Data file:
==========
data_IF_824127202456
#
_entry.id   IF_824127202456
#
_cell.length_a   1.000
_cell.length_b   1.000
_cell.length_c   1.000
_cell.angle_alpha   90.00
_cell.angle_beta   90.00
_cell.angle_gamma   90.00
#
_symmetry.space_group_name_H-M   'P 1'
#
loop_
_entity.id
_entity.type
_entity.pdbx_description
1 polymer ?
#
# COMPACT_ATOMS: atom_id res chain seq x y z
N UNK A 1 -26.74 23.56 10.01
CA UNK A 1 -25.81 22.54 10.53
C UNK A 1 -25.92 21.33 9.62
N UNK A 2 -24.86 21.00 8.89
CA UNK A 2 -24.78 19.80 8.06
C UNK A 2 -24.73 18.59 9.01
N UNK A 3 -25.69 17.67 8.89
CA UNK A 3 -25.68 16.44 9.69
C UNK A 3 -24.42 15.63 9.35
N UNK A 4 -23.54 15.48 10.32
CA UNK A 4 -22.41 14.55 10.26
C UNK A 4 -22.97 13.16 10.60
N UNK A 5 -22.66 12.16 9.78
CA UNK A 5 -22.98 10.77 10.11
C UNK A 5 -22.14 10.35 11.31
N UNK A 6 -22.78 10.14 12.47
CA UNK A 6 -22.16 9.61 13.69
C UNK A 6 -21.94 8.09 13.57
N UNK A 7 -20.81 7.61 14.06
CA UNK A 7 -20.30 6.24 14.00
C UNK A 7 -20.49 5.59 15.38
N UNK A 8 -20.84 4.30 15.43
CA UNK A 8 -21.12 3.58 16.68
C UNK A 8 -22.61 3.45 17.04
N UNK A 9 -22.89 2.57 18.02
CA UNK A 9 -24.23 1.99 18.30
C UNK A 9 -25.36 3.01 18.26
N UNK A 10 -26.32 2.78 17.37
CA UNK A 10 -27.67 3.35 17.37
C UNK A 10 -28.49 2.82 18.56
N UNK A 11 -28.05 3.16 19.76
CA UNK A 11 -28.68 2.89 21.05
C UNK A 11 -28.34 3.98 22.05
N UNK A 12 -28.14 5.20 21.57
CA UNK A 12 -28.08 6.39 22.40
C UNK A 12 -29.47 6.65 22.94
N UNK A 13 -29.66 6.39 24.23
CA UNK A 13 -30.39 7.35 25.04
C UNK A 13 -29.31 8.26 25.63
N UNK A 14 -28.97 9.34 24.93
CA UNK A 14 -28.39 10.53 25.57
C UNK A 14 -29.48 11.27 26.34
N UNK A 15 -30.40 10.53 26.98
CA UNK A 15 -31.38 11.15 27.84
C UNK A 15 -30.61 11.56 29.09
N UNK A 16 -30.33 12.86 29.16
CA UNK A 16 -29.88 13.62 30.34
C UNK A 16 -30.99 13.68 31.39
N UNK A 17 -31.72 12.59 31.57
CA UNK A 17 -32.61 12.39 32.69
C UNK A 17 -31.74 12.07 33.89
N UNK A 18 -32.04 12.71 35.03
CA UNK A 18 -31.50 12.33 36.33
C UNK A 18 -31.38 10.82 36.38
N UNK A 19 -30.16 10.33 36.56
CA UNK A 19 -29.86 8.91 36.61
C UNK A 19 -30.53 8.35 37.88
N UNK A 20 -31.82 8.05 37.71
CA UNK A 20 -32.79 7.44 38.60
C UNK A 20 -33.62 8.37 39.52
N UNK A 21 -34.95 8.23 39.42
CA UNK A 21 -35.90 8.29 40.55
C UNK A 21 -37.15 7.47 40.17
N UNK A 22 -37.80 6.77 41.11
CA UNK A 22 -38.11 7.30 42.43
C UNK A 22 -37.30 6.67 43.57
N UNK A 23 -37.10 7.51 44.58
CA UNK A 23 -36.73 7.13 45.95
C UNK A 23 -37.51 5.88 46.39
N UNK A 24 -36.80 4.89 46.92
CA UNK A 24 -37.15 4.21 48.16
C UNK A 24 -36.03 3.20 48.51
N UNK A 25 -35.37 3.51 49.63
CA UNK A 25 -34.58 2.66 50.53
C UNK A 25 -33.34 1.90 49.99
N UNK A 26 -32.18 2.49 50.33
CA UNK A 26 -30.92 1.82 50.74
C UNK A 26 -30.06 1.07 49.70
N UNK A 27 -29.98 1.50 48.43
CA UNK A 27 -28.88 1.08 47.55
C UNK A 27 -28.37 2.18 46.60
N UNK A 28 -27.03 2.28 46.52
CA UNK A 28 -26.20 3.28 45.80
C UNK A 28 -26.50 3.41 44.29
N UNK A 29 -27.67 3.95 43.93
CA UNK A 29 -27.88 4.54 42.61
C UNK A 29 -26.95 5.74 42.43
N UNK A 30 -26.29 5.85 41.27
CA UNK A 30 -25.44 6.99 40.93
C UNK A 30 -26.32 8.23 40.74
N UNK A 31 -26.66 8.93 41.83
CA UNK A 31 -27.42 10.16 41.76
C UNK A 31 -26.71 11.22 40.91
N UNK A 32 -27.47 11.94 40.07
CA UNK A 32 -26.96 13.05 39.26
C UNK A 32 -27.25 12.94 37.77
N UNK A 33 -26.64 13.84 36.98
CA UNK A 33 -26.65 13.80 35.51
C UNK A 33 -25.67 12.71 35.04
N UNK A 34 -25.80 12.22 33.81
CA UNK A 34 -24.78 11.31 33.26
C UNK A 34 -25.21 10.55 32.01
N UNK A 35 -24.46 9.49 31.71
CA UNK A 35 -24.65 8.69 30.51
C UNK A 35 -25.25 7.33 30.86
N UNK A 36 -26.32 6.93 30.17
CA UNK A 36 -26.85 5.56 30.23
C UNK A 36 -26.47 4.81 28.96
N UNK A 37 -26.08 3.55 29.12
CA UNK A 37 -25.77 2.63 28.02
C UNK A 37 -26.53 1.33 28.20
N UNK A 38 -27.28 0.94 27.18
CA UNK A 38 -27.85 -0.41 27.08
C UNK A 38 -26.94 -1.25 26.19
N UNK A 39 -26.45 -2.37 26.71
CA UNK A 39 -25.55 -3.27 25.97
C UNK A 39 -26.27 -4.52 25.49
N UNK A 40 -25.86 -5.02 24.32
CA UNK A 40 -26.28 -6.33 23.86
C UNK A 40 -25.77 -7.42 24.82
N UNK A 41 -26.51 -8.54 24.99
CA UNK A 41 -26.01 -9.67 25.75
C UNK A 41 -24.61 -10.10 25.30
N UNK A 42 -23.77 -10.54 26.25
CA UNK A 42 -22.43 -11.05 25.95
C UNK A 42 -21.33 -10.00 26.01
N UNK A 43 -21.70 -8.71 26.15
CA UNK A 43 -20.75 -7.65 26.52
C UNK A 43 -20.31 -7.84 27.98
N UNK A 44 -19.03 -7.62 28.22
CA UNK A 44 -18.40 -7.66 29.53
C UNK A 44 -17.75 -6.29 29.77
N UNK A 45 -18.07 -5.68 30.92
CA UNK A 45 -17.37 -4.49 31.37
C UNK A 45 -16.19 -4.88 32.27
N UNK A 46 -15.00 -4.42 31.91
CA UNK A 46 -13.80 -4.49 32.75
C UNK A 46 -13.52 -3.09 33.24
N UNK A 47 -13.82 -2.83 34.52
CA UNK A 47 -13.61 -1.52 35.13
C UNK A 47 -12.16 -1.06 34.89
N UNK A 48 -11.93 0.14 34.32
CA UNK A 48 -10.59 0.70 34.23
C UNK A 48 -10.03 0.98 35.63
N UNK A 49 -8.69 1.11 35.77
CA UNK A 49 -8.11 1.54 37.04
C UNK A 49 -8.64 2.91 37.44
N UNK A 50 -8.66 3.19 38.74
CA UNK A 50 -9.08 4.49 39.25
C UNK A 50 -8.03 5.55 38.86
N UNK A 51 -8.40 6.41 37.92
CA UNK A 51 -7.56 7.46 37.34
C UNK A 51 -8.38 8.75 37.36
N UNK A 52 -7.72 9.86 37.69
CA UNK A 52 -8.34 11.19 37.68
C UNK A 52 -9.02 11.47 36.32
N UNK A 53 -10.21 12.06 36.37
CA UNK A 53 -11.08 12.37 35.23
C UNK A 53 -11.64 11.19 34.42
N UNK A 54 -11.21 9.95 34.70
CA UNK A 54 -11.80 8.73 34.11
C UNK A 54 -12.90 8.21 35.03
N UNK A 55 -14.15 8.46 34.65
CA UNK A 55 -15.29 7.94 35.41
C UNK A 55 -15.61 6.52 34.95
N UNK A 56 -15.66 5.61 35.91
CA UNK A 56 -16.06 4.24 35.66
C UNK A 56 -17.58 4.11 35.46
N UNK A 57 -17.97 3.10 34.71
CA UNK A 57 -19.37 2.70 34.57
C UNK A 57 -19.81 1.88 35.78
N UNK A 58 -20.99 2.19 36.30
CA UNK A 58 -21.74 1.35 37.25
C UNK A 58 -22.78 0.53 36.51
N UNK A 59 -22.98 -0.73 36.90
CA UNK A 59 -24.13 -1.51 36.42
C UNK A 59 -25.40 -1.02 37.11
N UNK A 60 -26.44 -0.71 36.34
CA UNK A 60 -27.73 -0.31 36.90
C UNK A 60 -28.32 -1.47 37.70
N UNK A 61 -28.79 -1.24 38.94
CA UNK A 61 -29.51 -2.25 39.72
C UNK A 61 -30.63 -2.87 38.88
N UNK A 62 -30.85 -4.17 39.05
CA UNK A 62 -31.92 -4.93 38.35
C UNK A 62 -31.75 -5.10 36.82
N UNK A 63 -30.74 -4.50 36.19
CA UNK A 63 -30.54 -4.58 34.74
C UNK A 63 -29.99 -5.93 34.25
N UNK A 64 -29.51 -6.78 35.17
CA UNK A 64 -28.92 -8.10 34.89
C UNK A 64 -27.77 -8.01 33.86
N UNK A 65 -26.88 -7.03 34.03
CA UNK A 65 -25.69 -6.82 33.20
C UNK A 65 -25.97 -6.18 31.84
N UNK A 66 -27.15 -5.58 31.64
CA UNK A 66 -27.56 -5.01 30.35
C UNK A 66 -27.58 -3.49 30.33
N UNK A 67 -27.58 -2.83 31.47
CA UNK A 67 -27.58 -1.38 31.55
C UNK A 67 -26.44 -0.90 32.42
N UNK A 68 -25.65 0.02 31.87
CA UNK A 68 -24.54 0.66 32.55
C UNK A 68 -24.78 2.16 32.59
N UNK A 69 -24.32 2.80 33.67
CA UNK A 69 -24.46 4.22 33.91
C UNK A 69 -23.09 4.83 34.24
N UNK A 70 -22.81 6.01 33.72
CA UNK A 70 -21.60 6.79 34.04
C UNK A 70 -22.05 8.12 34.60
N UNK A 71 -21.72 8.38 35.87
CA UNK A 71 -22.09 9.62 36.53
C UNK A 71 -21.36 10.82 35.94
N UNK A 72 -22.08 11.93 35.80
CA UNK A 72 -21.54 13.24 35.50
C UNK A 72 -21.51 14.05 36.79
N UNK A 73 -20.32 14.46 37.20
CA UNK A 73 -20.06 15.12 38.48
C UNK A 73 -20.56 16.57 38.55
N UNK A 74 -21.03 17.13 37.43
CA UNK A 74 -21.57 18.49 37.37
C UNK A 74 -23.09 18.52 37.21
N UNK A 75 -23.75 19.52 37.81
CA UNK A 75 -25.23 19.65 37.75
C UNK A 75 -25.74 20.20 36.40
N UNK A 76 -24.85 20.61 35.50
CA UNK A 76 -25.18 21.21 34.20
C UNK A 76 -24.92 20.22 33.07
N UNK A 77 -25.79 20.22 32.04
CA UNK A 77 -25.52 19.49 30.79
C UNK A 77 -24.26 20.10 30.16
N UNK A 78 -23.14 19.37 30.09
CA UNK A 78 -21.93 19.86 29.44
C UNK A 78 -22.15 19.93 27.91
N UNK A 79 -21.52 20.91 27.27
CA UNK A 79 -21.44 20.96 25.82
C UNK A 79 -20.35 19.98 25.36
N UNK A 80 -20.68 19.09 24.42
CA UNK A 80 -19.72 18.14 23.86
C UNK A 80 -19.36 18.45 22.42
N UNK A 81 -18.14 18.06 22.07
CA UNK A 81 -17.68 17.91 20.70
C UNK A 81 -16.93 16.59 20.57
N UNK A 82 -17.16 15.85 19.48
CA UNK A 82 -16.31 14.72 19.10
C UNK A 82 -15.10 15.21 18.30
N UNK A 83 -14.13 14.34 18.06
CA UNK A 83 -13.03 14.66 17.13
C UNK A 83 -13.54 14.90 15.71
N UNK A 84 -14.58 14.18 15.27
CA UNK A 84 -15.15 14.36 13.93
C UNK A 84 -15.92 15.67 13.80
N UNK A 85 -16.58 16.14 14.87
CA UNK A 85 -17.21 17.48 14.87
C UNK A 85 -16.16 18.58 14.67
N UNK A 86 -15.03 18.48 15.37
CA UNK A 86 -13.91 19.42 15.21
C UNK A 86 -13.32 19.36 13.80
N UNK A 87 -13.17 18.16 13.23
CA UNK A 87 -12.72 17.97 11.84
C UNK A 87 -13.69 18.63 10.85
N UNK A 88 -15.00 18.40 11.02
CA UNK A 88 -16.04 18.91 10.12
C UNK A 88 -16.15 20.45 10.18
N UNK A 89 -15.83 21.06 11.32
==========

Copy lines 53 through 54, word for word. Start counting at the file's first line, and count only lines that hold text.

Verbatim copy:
C UNK A 11 -28.34 3.98 22.05
N UNK A 12 -28.14 5.20 21.57